Electric drives10 September 2010

Are electric vans really a threat to traditional diesel-powered units? As two manufacturers reveal more about their plans for battery-driven vehicles, John Challen samples the potential competition

Since the March issue of Transport Engineer, which featured an in-depth look into future, as well as current, electric commercial vehicles, two manufacturers have put forward their models for evaluation. Not only that, but they have also revealed more technical and operational details of their battery-powered products. The manufactures in question, offering quite different solutions and powertrain setups, are Mercedes-Benz and Iveco.

Mercedes claims that its Vito E-Cell is the first electrically powered van in series production, designed specifically for the urban environment. According to Andreas Pöhl, project leader for the E-Cell, there will be one million electric vehicles on German roads by 2020. The German manufacturer itself says it is planning to operate 50,000 charging stations throughout Europe by that time, dependent on customer demands.

Rolling down the same production line as the standard van, the electric Vito is powered by a 36kW/h lithium-ion battery pack, which offers a maximum range of 81 miles (130km). The vehicle's payload is 900kg, but Pöhl says this is set to increase within the next 12 months. "From launch, the vehicles' high-voltage batteries will be water-cooled, but our intent is to implement an air cooling system," he reveals, adding that, after eliminating the van's water reservoirs, brackets, connectors and other associated items, a total of 60kg will be shaved off the vehicle weight, and accordingly added to the payload capacity.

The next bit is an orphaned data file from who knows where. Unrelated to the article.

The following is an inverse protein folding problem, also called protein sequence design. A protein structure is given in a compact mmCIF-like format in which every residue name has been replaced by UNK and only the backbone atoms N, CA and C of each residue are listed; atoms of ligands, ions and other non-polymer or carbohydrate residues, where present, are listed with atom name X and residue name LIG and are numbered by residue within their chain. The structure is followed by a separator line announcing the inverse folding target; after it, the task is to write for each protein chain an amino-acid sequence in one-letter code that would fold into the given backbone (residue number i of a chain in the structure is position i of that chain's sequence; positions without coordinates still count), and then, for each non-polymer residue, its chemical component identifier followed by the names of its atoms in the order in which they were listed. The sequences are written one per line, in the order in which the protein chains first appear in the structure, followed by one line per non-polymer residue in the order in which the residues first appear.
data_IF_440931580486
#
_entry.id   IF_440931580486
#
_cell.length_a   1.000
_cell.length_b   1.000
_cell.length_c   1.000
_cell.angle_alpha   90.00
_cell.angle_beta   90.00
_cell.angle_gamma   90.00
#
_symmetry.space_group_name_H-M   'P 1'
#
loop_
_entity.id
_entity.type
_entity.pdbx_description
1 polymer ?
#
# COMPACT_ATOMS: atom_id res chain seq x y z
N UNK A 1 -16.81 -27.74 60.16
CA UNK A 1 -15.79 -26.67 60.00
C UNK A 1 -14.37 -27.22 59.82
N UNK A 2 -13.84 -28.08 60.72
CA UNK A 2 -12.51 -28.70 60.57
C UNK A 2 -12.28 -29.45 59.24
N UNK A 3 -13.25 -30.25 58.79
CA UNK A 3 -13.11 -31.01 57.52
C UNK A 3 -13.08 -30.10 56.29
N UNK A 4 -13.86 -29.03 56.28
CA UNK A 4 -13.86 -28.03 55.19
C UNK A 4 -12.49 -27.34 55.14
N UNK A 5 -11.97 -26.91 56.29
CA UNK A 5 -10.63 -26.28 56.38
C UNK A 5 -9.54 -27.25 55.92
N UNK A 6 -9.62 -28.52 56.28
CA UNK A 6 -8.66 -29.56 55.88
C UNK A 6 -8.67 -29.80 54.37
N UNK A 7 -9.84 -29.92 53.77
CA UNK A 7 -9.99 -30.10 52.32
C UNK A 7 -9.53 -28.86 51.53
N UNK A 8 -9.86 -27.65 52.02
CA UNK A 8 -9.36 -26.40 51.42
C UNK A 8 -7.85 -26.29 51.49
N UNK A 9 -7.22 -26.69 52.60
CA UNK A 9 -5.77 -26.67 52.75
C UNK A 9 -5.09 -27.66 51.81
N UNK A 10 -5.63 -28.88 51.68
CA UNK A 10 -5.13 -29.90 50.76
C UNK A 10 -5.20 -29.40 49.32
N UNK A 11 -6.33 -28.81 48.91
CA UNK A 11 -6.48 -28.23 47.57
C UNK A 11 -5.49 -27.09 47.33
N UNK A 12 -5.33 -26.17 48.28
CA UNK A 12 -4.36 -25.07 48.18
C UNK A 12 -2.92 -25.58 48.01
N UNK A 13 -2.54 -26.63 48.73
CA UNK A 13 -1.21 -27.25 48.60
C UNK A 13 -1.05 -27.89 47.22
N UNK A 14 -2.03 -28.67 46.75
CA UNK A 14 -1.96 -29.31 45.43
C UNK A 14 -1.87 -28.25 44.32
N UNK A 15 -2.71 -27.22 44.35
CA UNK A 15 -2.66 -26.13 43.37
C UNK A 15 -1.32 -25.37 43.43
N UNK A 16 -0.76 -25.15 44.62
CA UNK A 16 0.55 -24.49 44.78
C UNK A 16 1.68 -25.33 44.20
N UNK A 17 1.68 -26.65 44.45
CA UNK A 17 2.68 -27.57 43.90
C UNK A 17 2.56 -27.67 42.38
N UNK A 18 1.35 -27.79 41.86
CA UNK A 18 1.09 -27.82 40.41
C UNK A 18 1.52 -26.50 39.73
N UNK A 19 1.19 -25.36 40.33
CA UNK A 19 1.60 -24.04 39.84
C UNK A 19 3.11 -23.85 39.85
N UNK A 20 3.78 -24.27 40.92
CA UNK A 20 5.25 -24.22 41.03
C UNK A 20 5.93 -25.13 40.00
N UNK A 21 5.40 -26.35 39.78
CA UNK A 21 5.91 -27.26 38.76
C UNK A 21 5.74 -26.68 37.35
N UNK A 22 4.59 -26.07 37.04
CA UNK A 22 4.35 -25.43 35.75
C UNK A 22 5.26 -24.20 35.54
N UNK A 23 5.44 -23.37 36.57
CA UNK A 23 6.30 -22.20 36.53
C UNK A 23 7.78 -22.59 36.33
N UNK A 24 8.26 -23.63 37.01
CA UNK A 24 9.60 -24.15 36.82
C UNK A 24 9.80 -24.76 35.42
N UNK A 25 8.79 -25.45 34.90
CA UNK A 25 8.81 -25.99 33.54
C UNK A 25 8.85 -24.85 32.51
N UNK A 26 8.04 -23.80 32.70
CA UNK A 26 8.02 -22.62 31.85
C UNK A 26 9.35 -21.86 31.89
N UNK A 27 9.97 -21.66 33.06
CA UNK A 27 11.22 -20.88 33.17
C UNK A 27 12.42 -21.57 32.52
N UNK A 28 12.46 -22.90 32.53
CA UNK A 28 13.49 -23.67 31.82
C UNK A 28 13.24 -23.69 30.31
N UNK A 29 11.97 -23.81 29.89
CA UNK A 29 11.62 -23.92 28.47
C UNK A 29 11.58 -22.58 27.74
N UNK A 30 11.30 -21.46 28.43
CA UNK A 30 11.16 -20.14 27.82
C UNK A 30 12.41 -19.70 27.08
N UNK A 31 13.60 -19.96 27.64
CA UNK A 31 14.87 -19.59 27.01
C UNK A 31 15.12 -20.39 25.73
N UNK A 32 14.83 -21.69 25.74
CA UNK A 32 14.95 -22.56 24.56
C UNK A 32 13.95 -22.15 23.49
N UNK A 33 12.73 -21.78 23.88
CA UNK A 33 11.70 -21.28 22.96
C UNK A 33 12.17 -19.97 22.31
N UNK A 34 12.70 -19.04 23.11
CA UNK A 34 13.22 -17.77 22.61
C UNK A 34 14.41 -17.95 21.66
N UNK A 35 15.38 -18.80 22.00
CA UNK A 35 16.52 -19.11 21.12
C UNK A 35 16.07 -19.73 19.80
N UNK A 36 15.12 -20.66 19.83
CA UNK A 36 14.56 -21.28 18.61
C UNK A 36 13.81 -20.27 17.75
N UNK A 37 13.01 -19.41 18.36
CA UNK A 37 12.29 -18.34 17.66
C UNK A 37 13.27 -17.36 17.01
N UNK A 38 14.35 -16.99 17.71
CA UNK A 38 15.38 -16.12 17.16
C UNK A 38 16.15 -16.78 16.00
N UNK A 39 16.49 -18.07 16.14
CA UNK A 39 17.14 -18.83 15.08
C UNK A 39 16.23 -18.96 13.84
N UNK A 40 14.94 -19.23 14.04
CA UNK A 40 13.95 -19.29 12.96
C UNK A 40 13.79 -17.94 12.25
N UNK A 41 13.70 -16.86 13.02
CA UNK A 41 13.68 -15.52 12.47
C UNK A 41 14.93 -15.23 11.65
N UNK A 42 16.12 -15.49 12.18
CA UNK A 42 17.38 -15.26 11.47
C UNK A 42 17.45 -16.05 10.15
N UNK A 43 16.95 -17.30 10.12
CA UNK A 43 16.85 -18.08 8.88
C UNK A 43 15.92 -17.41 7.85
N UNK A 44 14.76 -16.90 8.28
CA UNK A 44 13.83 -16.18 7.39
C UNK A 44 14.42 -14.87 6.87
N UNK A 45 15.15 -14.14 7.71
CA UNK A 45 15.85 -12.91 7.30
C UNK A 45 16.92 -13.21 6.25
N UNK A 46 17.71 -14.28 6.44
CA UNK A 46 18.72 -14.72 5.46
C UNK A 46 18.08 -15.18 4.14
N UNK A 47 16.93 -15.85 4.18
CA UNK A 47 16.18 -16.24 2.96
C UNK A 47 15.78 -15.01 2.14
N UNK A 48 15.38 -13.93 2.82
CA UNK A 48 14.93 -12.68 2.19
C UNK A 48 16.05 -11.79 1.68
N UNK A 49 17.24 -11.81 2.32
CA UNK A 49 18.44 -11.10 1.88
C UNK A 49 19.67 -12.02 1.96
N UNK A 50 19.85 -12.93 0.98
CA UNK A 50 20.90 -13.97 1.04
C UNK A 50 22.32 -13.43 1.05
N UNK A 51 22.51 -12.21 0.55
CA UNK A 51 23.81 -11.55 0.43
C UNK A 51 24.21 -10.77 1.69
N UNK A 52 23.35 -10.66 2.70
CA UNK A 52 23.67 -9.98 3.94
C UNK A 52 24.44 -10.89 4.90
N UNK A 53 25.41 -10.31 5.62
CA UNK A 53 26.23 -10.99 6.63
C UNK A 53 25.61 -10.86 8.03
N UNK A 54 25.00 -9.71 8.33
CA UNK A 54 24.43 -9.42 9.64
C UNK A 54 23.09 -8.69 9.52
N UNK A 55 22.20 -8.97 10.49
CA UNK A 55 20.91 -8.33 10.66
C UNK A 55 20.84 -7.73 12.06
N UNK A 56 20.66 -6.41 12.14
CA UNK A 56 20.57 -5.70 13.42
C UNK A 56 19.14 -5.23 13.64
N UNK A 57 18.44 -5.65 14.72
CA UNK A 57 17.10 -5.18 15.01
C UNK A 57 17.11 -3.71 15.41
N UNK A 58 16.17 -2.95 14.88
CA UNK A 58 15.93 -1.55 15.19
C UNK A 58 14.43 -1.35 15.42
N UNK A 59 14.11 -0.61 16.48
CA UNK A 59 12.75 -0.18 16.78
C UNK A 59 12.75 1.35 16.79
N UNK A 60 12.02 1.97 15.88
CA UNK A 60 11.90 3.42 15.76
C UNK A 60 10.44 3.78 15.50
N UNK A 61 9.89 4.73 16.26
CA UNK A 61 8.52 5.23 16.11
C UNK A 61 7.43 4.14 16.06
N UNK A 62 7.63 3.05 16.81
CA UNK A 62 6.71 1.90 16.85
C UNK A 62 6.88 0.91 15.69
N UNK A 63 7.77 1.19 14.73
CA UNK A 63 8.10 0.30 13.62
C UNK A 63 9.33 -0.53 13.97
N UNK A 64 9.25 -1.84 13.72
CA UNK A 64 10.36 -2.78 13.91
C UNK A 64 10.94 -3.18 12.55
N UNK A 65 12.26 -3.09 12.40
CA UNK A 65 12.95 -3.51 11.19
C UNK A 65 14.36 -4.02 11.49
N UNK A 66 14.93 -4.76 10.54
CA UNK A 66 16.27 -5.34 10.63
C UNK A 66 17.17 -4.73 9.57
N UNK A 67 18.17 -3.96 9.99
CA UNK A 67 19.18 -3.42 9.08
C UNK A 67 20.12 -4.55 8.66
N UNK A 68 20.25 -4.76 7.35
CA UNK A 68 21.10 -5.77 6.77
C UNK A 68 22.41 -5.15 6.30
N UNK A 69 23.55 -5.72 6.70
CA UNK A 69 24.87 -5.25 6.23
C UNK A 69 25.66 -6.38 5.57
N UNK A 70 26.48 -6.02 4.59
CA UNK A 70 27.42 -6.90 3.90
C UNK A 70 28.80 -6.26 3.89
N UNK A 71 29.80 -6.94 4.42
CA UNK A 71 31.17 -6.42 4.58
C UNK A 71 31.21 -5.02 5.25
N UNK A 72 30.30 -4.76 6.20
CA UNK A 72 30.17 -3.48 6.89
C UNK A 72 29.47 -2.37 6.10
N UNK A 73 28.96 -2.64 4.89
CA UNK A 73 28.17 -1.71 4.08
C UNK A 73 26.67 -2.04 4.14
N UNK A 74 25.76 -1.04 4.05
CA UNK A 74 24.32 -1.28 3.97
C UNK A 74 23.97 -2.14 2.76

Meanwhile, with its EcoDaily Electric, the Iveco camp is majoring on the fact that it claims to be the only full range manufacturer to offer alternative fuel and traction solutions across all product lines. Martin Flach, Iveco UK's product director, believes that the vehicle makes driving through town "a breeze, not to mention a comfortable, quiet and eco-friendly experience". Unlike Mercedes-Benz, the electric version of the Daily is powered by proven Zebra batteries, preferred for now by this manufacturer to the newer lithium-ion packs. "For us, the jury is still out on lithium-ion batteries, and we are not ready to change over yet," says Flach. "We will look at it again when there are production and comparable performance advantages."

There are a number of power, and therefore all-important range, options for operators to consider for the EcoDaily Electric. Two models are available, the 35S and 50C. The former is available with a two- or three-battery setup, offering ranges of 55 and 75 miles respectively. The electric version of the Daily 50C is offered with three or four batteries, providing maximum ranges of 65 and 80 miles. Iveco says that the maximum speed available is 45 mph, while the highest gradient possible from start is 16%. Maximum payload for the 35S van will be 1,185kg (two batteries) and 810kg (three batteries). Unlike the Vito, EcoDaily Electric will also be available in chassis cab version, offering a maximum payload of 2,370kg.